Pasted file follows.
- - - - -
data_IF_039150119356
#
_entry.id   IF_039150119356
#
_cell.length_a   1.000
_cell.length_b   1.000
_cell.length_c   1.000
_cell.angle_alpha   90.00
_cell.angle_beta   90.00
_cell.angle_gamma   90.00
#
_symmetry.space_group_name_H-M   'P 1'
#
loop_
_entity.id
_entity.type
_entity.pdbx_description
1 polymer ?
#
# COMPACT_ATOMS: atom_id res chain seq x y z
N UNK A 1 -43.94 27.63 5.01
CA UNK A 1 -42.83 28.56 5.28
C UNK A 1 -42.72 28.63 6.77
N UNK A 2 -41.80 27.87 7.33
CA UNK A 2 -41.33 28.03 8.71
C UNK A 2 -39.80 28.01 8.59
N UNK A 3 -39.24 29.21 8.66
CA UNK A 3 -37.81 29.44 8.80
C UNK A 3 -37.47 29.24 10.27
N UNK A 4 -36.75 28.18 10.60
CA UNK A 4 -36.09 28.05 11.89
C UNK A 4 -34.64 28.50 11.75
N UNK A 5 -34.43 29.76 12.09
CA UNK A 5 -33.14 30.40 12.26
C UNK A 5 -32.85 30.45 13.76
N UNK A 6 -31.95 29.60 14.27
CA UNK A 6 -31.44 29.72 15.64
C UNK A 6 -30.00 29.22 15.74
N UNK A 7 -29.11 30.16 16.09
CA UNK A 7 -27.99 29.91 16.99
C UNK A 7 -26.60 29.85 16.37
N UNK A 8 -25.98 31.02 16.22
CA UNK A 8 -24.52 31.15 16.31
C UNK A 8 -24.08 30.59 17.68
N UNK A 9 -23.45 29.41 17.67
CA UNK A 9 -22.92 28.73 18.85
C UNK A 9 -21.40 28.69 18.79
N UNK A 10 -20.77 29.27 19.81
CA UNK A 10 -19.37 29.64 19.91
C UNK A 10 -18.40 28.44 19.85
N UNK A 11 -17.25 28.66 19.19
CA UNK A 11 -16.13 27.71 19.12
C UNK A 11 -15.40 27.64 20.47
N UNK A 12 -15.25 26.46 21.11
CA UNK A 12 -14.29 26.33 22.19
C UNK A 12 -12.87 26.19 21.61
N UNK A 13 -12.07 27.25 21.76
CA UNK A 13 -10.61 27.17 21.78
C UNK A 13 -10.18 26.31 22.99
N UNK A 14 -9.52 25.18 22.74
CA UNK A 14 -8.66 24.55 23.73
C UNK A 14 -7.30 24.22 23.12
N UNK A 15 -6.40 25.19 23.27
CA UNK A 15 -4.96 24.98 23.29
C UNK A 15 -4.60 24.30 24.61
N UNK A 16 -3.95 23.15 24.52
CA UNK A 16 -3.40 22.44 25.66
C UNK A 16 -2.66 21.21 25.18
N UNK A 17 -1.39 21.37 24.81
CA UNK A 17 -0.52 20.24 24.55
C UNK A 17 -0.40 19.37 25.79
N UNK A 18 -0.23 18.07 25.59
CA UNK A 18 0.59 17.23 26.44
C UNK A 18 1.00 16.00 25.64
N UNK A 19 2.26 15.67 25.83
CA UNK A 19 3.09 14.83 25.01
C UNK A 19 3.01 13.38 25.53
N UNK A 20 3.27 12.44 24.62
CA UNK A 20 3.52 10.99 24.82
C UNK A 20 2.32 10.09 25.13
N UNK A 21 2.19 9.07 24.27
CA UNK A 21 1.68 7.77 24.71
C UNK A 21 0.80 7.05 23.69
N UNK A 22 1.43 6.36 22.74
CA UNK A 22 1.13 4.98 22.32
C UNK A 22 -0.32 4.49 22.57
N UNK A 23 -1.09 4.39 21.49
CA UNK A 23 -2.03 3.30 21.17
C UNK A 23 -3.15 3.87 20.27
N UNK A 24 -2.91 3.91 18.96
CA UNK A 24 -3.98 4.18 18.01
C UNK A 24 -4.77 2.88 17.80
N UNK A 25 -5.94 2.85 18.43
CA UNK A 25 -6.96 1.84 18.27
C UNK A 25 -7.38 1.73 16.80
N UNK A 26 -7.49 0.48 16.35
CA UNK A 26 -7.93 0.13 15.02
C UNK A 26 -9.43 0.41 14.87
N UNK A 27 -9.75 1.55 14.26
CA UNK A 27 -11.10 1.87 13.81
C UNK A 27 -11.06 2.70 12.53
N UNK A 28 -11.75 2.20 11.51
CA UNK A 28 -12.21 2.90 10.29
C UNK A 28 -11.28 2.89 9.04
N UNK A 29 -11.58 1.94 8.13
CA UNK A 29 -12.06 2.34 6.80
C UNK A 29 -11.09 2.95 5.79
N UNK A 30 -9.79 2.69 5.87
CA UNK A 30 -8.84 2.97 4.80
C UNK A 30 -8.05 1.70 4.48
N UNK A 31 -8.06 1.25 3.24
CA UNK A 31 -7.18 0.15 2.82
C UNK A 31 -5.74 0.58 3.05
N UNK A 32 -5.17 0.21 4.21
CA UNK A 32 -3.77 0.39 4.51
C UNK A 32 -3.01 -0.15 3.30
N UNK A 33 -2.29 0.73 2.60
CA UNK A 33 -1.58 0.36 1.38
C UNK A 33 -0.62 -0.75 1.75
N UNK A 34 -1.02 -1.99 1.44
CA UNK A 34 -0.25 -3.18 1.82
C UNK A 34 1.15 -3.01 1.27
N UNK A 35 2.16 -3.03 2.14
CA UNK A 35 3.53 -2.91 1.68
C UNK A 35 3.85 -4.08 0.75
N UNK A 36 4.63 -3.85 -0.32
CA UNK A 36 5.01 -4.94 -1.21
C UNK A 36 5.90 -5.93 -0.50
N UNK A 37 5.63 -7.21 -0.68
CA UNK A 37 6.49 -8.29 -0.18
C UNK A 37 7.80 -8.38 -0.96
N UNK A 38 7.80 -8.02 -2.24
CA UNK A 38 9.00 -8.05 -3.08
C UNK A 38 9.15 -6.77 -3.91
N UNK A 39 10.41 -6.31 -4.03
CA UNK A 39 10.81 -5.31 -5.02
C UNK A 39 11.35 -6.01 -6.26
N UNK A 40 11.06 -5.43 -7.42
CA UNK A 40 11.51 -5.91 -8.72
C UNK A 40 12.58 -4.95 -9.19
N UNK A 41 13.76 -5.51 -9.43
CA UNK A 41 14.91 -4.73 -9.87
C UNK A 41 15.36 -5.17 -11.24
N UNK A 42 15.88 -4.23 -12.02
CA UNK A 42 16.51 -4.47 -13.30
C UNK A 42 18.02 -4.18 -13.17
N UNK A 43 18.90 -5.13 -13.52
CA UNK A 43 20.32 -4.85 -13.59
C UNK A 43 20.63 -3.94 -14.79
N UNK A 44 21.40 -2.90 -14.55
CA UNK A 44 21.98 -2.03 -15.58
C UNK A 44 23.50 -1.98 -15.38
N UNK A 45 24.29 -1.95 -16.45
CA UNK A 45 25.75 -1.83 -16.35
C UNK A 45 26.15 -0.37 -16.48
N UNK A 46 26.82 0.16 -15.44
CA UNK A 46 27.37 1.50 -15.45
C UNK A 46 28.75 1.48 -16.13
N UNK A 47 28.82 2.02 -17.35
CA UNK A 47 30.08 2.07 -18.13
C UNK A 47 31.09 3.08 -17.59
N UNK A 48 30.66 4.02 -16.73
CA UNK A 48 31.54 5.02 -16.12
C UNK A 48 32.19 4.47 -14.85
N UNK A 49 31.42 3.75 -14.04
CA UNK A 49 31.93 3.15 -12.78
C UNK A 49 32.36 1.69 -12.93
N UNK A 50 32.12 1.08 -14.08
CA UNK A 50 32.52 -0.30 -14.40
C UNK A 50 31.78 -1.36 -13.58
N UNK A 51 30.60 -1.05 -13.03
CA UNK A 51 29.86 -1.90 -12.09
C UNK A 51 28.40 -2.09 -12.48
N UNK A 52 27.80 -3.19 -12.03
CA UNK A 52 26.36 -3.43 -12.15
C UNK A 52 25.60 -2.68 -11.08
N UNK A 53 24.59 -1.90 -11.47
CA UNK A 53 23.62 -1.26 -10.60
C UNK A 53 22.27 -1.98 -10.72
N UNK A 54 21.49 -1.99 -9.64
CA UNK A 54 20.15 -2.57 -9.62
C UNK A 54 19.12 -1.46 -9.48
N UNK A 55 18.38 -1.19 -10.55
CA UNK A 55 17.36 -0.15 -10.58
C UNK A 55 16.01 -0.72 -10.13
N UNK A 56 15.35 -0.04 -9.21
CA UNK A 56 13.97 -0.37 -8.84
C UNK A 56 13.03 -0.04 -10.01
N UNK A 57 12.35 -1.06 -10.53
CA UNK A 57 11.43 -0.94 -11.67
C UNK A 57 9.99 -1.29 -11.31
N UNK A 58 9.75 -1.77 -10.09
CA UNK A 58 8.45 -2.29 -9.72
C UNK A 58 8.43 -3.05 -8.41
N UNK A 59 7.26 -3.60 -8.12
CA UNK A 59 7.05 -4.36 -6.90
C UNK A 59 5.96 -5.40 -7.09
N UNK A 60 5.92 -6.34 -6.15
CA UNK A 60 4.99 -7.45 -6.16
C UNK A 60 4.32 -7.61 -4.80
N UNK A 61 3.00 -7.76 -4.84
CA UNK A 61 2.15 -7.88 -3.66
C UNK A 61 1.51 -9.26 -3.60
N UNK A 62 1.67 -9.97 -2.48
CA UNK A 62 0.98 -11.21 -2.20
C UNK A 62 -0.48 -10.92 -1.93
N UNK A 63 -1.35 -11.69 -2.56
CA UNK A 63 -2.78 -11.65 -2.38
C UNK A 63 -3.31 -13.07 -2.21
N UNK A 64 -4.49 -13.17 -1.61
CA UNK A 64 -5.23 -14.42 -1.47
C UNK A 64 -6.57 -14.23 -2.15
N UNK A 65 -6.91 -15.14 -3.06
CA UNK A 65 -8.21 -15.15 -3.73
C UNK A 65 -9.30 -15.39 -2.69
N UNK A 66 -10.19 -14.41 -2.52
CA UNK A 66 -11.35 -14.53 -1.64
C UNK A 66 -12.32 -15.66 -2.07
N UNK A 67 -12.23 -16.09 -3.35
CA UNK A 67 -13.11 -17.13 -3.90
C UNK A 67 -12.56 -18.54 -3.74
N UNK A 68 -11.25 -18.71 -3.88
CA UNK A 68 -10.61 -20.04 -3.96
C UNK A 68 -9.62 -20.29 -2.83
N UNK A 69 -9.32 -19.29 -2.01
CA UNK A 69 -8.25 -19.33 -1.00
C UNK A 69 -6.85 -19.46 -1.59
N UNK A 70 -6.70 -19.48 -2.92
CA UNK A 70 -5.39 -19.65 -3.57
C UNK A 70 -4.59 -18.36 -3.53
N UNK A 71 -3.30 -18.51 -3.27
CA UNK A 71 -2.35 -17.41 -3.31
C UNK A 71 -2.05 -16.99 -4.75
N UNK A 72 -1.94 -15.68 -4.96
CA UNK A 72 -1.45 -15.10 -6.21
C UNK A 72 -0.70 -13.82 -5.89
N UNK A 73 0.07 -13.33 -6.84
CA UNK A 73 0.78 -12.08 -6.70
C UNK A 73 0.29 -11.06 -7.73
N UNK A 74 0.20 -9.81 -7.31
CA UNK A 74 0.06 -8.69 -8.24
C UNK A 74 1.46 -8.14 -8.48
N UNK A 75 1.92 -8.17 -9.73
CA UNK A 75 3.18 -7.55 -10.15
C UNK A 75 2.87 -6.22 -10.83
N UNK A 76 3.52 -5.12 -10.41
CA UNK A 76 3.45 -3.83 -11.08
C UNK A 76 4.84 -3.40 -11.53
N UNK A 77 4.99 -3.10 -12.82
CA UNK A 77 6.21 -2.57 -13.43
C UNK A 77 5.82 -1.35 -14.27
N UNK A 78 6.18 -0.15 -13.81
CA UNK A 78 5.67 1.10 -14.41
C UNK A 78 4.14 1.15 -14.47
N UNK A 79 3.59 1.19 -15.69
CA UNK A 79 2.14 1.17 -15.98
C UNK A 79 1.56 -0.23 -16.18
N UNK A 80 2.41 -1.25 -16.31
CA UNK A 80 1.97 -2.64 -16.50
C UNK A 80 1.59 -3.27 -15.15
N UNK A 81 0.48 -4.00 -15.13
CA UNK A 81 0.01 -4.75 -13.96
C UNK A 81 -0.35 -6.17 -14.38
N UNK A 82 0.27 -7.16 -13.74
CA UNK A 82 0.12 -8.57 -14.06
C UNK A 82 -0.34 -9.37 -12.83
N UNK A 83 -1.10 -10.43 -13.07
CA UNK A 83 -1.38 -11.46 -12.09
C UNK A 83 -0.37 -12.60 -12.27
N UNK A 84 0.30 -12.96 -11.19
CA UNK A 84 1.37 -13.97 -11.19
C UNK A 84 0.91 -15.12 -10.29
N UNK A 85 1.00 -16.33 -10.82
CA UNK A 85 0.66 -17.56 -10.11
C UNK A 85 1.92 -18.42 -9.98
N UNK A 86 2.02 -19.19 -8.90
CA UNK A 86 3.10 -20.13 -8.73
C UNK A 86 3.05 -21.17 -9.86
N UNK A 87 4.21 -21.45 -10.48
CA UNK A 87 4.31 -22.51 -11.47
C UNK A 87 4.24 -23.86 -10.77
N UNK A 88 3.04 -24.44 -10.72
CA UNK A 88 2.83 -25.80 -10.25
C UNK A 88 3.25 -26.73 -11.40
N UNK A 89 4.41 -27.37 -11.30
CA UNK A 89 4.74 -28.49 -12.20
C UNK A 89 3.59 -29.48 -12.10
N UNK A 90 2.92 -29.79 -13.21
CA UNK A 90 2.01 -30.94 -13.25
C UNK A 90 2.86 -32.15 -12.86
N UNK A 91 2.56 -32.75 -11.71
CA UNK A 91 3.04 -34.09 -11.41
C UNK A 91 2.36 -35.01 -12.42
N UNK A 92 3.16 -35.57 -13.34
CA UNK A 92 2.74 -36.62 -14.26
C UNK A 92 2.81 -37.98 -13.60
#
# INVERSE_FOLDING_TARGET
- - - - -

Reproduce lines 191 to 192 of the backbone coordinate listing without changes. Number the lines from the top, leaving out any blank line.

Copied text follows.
C UNK A 57 9.99 -1.29 -11.31
N UNK A 58 9.75 -1.77 -10.09